There are no tracking or monitoring cookies on this site. There are only cookies used for documentation examples related to cookies.Close
Processing...
This may take a few seconds.

Events in Components

You can write events specifically for components.

There are two ways to handle events in components:

  1. A components that has private events. This means that any events that you write will only take action on that component and any inner component. This is mostly used for an outer component that may or may not have inner sub-components. A sub-component is just a regular component rendered inside an outer component.
  2. A component that shares events with any surrounding components or the DOM. This is most useful when writing components that are nested inside a main component. It makes it easier to reference elements in an outer scope. But if you were writing events for the DOM scope, or in other words the document scope, you would normally just write regular events outside of the component for clarity and not write the events inside a component.

Both types of component follow the same format, but for private events the component needs the "privateEvents" option.

Here is an example:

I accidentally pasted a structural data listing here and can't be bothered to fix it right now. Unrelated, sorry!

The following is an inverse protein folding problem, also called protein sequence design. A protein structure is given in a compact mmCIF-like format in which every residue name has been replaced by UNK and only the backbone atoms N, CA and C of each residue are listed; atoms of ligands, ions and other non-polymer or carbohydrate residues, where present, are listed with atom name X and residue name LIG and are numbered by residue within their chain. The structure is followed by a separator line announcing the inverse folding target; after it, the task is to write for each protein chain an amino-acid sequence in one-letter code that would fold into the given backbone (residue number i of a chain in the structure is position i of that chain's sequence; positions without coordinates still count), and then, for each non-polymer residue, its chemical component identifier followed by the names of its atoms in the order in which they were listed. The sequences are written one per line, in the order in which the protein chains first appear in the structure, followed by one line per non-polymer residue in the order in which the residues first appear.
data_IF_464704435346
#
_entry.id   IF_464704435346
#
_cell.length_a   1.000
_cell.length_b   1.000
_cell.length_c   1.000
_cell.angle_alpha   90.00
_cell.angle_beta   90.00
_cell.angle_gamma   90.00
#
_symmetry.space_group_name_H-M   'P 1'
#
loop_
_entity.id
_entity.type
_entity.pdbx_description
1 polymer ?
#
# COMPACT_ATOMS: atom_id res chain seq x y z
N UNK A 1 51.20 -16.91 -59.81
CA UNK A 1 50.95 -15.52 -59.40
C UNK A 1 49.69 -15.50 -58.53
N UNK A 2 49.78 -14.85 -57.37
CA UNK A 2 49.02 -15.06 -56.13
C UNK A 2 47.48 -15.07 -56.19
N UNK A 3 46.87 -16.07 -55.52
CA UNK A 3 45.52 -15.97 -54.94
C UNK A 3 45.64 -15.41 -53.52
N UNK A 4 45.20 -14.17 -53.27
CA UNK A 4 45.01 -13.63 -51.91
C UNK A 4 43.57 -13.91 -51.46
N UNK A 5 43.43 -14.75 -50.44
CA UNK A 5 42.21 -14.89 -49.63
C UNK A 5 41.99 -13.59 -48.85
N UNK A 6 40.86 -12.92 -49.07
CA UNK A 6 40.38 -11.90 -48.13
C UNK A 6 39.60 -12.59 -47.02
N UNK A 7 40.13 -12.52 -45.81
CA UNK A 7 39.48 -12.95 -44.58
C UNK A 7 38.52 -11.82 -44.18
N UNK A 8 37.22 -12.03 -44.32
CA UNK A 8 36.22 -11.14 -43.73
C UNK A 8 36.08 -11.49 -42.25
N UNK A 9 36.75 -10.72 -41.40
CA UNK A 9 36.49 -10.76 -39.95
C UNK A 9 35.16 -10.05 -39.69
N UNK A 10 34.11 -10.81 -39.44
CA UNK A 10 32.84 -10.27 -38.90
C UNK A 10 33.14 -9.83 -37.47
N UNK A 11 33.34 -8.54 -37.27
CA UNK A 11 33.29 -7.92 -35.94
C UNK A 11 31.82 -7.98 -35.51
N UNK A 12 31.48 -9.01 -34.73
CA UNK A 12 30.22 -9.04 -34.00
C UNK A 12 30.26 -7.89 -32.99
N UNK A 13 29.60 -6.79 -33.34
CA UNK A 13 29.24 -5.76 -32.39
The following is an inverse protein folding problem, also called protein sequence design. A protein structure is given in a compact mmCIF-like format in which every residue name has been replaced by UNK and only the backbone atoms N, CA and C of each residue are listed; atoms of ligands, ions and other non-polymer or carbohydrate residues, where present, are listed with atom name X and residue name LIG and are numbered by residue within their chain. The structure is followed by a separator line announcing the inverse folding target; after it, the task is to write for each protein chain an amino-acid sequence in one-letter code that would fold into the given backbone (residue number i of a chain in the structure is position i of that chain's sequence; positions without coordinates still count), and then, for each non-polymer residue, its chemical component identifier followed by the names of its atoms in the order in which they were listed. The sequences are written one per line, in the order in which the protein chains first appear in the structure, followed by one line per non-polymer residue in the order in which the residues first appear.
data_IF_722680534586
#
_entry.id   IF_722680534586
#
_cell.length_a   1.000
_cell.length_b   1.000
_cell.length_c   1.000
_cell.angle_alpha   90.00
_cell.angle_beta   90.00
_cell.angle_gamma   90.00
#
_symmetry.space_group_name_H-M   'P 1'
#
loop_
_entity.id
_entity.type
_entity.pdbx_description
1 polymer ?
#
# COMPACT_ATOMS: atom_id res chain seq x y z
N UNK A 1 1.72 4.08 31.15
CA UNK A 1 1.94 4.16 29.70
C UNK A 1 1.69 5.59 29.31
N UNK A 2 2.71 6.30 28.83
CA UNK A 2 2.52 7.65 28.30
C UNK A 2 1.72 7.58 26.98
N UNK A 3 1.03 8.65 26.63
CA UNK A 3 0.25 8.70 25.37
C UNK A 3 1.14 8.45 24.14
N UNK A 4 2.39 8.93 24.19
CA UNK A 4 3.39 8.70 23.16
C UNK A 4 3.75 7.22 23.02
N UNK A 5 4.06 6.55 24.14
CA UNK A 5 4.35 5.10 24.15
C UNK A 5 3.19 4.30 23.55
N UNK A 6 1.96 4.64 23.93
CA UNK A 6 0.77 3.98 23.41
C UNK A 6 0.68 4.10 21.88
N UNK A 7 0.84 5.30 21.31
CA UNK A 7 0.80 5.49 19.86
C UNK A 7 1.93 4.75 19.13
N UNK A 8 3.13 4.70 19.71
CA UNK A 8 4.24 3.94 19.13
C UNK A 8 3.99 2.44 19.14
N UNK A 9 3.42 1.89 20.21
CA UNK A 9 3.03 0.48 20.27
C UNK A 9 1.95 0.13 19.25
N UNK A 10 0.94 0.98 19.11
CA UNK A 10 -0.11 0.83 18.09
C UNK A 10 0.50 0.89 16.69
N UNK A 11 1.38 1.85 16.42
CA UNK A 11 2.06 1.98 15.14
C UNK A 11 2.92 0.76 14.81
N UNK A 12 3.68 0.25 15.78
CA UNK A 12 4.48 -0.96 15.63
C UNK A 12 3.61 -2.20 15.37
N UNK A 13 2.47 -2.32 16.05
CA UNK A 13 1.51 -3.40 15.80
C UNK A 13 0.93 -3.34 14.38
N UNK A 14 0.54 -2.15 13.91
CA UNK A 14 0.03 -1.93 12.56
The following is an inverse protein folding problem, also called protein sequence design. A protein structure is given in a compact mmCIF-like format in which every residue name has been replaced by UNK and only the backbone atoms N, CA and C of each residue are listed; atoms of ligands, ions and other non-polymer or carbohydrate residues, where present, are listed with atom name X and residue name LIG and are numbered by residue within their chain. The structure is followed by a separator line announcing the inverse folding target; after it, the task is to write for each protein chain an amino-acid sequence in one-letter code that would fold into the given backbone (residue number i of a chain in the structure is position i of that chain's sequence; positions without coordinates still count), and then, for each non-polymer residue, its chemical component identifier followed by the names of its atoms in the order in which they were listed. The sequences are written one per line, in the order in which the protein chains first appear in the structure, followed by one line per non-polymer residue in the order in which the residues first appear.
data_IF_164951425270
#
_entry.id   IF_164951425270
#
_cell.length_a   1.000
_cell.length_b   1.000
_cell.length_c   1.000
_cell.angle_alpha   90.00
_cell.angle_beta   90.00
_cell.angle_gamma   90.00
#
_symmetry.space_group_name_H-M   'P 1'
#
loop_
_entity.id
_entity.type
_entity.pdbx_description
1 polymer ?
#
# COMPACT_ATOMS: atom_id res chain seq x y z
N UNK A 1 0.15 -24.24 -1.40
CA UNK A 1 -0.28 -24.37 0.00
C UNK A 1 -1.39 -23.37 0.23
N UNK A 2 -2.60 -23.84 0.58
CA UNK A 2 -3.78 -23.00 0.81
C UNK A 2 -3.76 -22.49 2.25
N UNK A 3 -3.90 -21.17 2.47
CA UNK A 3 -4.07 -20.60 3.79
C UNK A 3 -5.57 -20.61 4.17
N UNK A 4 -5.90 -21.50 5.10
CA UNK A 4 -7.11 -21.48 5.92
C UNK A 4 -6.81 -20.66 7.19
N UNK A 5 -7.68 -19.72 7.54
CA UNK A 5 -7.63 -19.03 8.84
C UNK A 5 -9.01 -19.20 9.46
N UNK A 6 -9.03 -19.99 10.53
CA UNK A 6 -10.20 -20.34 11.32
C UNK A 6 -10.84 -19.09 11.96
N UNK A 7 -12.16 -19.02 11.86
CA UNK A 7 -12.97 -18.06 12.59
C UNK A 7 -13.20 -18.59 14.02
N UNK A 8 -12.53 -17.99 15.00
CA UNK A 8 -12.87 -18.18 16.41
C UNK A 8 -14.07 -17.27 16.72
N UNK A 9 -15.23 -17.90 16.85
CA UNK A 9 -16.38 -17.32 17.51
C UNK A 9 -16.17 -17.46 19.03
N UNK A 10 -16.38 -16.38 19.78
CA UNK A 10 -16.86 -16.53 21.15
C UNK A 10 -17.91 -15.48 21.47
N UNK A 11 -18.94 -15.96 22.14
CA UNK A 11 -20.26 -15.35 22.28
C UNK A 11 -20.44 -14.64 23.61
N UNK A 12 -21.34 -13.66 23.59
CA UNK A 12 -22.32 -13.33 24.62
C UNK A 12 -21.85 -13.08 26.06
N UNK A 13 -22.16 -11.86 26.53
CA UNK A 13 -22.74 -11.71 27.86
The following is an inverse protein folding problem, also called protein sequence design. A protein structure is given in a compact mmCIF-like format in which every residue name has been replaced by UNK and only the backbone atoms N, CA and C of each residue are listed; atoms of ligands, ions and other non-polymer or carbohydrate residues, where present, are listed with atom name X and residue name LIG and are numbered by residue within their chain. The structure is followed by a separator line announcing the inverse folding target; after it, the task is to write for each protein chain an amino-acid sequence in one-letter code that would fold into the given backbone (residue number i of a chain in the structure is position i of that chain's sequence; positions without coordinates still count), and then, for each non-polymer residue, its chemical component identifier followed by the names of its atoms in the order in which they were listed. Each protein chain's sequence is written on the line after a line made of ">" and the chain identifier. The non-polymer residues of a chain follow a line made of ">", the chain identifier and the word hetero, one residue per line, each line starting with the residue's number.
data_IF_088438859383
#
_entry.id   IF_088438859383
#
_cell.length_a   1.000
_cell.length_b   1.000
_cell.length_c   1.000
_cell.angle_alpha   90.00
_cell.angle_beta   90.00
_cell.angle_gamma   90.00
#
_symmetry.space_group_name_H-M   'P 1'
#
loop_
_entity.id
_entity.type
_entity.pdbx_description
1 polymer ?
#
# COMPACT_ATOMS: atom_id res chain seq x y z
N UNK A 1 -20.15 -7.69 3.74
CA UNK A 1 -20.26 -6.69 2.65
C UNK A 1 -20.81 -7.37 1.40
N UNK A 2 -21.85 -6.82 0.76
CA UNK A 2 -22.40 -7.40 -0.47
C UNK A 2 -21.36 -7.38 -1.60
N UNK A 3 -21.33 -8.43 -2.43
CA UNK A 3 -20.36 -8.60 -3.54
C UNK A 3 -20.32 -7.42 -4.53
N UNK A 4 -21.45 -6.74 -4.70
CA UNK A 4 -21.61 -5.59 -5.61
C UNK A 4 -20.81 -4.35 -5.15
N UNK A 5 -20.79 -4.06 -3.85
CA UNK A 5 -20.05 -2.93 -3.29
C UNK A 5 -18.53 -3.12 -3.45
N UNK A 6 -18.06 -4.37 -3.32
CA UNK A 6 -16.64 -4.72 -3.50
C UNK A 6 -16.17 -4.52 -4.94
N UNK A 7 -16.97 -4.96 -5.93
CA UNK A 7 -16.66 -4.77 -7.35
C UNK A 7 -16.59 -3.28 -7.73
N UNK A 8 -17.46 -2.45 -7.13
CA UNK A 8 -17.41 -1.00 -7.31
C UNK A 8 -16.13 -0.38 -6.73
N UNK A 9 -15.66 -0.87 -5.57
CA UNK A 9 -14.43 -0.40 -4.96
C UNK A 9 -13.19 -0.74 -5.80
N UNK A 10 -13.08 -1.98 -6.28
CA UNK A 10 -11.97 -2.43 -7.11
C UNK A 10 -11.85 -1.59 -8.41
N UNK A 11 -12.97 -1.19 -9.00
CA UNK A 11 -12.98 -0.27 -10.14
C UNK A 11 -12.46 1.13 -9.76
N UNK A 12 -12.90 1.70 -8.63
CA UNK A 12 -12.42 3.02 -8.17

@component helloWorld privateEvents {
button:click {
alert: "Hello world";
}
html {
<button>Click me</button>
}
}

You can use all the regular events inside the component in the same way.

In that example, because of the use of the privateEvents option, the button click event will only apply to that component. It will not affect buttons outside of the component.

If the privateEvents option was not used in that example, the button click event would apply to all buttons outside the component too, including the document, so this is why it is better to just write events outside of the component in the usual document scope to make things clearer for yourself if you are writing events for the page rather than for a component.

Inner components that are not given the privateEvents option will inherit the events from the upper component. It's like the component has it's own personal DOM. But general CSS rules still apply - this scoping is just for events, so you can still use your stylesheet.

If you want isolated CSS to apply to that component, you would use the shadow option which turns the component into a shadow DOM component. This is covered in a later section.